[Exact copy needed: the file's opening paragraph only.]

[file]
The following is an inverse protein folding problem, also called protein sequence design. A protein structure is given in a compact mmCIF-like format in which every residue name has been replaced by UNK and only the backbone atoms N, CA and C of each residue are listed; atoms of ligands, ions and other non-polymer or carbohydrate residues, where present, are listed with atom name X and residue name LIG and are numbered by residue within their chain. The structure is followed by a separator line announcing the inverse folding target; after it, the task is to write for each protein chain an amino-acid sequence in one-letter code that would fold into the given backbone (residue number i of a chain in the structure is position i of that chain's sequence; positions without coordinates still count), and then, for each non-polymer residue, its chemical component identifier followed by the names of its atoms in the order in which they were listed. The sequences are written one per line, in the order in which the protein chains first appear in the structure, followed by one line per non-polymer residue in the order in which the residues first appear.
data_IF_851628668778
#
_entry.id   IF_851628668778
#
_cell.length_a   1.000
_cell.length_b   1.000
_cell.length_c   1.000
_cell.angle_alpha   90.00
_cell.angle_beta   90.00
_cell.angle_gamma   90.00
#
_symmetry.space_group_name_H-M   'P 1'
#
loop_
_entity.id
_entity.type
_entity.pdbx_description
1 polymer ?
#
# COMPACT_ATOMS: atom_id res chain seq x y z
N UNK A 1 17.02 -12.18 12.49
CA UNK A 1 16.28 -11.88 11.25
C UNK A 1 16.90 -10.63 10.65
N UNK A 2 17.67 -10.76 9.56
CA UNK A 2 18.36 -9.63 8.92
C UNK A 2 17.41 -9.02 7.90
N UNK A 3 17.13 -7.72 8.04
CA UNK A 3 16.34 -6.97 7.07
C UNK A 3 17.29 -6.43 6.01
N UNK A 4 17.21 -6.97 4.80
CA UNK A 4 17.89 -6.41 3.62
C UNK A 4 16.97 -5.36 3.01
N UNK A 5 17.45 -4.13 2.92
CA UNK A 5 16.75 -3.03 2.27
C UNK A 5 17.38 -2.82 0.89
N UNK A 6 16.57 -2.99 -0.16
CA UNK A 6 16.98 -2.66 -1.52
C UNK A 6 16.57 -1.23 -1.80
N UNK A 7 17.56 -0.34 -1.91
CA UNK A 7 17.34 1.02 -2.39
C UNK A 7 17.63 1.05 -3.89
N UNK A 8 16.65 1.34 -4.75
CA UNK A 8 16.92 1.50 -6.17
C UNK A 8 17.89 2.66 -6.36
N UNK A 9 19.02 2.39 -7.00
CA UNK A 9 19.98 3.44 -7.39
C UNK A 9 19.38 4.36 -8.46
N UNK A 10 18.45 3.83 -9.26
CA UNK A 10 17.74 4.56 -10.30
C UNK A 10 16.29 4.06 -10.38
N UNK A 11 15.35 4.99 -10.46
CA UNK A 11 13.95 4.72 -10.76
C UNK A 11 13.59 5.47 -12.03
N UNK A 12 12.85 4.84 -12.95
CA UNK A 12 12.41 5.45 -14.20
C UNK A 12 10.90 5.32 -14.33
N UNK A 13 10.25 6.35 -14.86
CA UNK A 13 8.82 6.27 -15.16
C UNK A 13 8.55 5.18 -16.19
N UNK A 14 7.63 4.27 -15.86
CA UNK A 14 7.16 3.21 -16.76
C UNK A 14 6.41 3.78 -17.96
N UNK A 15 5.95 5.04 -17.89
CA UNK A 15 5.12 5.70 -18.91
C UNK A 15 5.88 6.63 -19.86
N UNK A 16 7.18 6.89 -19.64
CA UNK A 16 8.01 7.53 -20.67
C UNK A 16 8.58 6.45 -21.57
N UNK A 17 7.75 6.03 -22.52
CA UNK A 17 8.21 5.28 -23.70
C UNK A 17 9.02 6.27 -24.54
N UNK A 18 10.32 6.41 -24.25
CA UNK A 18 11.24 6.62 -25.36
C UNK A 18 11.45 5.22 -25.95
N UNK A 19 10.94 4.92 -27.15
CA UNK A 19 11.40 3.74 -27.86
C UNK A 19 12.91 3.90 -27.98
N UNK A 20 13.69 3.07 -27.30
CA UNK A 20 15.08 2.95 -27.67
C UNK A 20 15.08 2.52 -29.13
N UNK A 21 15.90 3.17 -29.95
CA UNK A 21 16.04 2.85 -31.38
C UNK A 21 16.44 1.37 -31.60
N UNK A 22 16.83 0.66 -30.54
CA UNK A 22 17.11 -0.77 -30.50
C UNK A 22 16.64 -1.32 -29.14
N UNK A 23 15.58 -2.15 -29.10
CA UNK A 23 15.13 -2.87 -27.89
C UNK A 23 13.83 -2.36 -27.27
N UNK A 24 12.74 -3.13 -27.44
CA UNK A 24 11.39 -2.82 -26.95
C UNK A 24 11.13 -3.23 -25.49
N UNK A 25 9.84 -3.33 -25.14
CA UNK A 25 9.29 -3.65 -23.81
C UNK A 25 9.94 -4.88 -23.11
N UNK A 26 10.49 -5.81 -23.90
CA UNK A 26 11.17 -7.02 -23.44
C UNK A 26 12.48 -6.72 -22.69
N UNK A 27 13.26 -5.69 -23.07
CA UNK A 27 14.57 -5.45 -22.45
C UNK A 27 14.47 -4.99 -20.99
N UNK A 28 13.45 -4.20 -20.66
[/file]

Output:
The following is an inverse protein folding problem, also called protein sequence design. A protein structure is given in a compact mmCIF-like format in which every residue name has been replaced by UNK and only the backbone atoms N, CA and C of each residue are listed; atoms of ligands, ions and other non-polymer or carbohydrate residues, where present, are listed with atom name X and residue name LIG and are numbered by residue within their chain. The structure is followed by a separator line announcing the inverse folding target; after it, the task is to write for each protein chain an amino-acid sequence in one-letter code that would fold into the given backbone (residue number i of a chain in the structure is position i of that chain's sequence; positions without coordinates still count), and then, for each non-polymer residue, its chemical component identifier followed by the names of its atoms in the order in which they were listed. The sequences are written one per line, in the order in which the protein chains first appear in the structure, followed by one line per non-polymer residue in the order in which the residues first appear.